Two years later than planned as a consequence of the coronavirus pandemic, Maarten Loonen of the Arctic Centre of the UG has once again set sail for Spitsbergen to embark on a second, large-scale ‘SEES expedition’. Fifty researchers and as many ‘citizen scientists’ are about to experience first-hand how climate change affects the Arctic region.
Text and pictures: Rob Buiter
‘We can’t do it. It’s impossible.’ The announcement made by expedition leader Jan Belgers is as clear as it is disappointing. Oceanwide Expeditions’ ship Ortelius lies a few hundred metres off the coast of the island Edgeøya, on the east side of the Spitsbergen archipelago. Using binoculars, we can see big waves hitting the shore. ‘It would be irresponsible to land our zodiacs through such breakers’, Belgers implores. And as if that wasn’t enough of a problem, there are also two tiny off-white spots on the rocky slope – a polar bear with an adolescent cub. ‘These polar bears live here. We are merely visitors. And we do not want to consciously risk having to chase the bear off because it comes too close to our group. Or worse. In other words: we cannot go ashore’, Belgers announces over the ship’s intercom.
‘So this is what climate change does’, Loonen says in a somewhat resigned way. ‘During the previous Scientific Ecological Expedition Svalbard (SEES) in August 2015, we had difficulty landing our rubber dinghies here because of all the sea ice. Now, and it is even a month earlier in the year, there is no sea ice to be found anywhere around Spitsbergen. This also means that the waves are damped to a much lesser extent and thus break much harder on the shore.’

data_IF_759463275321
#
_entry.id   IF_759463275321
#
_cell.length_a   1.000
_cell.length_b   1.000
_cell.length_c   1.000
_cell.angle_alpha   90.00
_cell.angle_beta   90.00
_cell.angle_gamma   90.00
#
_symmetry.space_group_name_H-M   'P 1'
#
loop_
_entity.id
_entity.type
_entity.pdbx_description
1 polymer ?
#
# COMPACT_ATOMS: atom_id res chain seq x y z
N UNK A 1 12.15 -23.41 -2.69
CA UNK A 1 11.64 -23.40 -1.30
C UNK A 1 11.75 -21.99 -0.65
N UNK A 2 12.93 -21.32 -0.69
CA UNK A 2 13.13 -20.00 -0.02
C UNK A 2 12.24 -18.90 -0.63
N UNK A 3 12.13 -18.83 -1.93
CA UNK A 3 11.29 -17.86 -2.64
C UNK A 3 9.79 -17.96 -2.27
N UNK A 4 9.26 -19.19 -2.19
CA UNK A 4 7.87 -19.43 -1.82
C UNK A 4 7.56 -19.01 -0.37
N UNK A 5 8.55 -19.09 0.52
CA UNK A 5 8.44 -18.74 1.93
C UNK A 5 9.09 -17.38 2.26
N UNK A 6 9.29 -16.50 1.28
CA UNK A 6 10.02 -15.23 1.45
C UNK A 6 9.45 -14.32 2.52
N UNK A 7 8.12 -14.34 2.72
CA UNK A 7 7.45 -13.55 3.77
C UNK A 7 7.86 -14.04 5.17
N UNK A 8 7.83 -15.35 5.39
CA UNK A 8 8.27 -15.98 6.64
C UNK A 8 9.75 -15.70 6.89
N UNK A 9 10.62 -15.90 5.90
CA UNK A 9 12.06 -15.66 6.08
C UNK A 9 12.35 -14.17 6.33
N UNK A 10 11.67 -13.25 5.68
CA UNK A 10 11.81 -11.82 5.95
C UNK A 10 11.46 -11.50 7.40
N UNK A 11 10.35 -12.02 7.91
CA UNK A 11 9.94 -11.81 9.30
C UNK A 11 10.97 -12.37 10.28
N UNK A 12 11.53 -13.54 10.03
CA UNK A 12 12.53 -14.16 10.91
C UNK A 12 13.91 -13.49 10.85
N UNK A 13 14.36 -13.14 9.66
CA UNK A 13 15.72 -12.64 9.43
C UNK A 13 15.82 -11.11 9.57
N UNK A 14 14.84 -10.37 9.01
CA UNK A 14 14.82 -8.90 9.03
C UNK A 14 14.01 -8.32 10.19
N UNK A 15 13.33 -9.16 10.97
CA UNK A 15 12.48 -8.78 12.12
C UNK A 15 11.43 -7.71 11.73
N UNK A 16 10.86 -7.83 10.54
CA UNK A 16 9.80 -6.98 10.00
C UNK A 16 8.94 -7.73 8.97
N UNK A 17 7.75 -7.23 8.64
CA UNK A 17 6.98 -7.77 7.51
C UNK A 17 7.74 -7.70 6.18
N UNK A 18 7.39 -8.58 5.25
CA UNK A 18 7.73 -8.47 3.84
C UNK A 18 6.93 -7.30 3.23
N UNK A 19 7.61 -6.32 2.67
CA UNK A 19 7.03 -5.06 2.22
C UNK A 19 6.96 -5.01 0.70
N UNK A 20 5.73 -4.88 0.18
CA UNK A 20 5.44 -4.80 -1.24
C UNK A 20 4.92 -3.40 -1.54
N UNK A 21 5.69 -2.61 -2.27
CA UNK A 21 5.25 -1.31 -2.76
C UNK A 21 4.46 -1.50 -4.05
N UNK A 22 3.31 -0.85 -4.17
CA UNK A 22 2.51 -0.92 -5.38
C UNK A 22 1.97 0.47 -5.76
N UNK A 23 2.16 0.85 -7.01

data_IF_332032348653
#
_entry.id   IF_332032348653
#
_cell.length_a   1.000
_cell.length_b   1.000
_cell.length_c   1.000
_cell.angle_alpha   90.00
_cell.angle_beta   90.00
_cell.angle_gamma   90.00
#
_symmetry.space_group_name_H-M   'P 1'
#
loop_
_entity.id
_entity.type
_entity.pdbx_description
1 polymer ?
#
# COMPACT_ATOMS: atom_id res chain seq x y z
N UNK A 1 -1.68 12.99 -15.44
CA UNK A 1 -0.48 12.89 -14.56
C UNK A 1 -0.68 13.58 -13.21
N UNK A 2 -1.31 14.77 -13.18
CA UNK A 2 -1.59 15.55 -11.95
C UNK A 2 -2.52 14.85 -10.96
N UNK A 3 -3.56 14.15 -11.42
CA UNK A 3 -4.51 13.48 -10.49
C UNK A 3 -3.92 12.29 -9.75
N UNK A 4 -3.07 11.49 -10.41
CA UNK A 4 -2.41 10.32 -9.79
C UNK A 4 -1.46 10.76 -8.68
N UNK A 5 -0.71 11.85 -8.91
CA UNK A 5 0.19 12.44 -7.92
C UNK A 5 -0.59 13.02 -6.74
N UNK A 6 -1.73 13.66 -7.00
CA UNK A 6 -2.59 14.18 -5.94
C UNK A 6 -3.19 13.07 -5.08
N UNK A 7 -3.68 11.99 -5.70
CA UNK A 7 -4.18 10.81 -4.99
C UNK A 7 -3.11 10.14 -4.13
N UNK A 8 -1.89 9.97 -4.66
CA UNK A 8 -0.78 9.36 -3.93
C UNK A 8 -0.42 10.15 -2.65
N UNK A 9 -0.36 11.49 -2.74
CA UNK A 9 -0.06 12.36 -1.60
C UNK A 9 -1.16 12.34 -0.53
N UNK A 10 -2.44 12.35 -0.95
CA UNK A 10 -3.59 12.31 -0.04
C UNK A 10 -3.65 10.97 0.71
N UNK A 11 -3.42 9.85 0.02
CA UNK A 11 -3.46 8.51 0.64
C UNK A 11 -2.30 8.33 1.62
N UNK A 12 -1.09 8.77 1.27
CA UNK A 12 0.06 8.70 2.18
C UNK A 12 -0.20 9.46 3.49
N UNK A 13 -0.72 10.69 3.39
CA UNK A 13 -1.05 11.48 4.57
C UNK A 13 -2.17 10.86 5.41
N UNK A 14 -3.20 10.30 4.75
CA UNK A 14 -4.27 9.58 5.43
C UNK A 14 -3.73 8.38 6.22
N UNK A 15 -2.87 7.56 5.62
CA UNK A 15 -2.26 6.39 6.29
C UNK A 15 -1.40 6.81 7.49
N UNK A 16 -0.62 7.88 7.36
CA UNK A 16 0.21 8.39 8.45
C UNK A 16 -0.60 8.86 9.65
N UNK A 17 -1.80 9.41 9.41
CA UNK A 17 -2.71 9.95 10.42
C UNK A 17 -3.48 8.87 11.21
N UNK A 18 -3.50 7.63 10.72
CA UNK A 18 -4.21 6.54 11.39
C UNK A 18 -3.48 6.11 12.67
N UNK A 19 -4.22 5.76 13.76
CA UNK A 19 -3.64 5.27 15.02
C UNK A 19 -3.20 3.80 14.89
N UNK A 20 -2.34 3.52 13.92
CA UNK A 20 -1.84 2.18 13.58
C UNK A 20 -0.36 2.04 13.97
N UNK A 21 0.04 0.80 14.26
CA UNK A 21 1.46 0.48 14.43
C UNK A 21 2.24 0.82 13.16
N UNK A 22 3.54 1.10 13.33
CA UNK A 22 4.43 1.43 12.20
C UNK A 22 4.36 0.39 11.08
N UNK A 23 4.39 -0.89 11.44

In addition, the number of polar bears on the islands is higher than usual. ‘Polar bears prefer to live and hunt on the ice. But now that the ice is melting so fast, they are more or less trapped on the little islands. They can’t get off, and we can’t get on.’
In addition to organizing this major polar expedition, Loonen would also like to do some research on and around the island of Edgeøya. ‘For example, a few colleagues and I would like to go back to the Rosenbergdalen region’, he says. ‘This is where the very first scientists here did their research. One of those four original Dutch researchers, Ko de Korte, is now 79 years old and he is joining this current expedition too. They carefully charted the vegetation there in 1977, and we did the same in 2015. We would now like to repeat this process to see whether there are any changes. But we can only do this if the weather is good and there are no polar bears in the way.’
Later in the week, the expedition leader will re-examine whether the conditions near the Rosenbergdalen valley are good enough to safely go ashore. Plan B has been put in place for this day: a visit by zodiac to the mouth of the impressive Negribreen glacier. The variously sized chunks of ice that fall from the sliding glacier into the sea compensate the lack of sea ice somewhat, so that the visitors will still get the ‘Arctic feeling’ in the midst of a rapidly warming and changing landscape.
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